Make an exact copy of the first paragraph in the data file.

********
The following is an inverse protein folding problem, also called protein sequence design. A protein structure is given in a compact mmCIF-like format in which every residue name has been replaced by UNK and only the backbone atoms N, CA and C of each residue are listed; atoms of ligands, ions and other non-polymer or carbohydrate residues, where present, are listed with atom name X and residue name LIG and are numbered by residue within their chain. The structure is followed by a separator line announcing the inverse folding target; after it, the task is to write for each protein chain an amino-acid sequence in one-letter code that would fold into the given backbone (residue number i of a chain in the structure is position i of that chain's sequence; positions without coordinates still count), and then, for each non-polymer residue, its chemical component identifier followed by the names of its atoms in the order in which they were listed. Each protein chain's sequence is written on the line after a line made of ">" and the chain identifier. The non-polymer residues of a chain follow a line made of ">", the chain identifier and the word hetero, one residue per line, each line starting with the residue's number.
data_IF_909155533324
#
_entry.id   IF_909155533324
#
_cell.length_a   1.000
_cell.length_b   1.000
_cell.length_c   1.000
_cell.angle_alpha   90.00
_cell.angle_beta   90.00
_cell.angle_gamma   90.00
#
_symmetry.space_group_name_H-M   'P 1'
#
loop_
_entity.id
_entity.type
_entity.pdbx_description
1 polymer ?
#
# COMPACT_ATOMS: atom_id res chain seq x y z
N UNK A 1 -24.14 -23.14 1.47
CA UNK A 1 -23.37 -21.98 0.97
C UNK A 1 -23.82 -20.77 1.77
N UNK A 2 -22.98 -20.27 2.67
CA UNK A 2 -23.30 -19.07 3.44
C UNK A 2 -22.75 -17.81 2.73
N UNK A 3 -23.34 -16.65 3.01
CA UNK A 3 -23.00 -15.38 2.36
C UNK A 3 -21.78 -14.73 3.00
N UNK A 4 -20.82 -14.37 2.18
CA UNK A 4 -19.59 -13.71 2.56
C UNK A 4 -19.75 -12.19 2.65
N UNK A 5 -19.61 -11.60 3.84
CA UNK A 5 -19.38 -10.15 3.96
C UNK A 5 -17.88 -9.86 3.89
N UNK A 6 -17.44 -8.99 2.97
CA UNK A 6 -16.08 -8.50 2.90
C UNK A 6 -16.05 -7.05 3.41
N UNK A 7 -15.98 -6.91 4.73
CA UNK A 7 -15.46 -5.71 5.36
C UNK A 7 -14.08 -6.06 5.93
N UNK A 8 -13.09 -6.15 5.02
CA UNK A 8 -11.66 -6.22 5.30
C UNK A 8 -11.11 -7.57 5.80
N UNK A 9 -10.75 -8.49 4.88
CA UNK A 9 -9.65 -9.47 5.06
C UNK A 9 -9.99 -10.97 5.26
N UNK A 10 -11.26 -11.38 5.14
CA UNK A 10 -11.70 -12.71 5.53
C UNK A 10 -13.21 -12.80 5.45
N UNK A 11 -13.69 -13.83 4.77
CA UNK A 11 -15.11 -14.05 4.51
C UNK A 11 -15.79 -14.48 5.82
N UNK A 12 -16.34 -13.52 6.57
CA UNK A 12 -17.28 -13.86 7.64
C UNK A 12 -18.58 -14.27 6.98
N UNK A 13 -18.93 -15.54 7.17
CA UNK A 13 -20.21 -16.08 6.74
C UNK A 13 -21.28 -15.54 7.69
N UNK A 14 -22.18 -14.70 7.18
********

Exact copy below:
The following is an inverse protein folding problem, also called protein sequence design. A protein structure is given in a compact mmCIF-like format in which every residue name has been replaced by UNK and only the backbone atoms N, CA and C of each residue are listed; atoms of ligands, ions and other non-polymer or carbohydrate residues, where present, are listed with atom name X and residue name LIG and are numbered by residue within their chain. The structure is followed by a separator line announcing the inverse folding target; after it, the task is to write for each protein chain an amino-acid sequence in one-letter code that would fold into the given backbone (residue number i of a chain in the structure is position i of that chain's sequence; positions without coordinates still count), and then, for each non-polymer residue, its chemical component identifier followed by the names of its atoms in the order in which they were listed. Each protein chain's sequence is written on the line after a line made of ">" and the chain identifier. The non-polymer residues of a chain follow a line made of ">", the chain identifier and the word hetero, one residue per line, each line starting with the residue's number.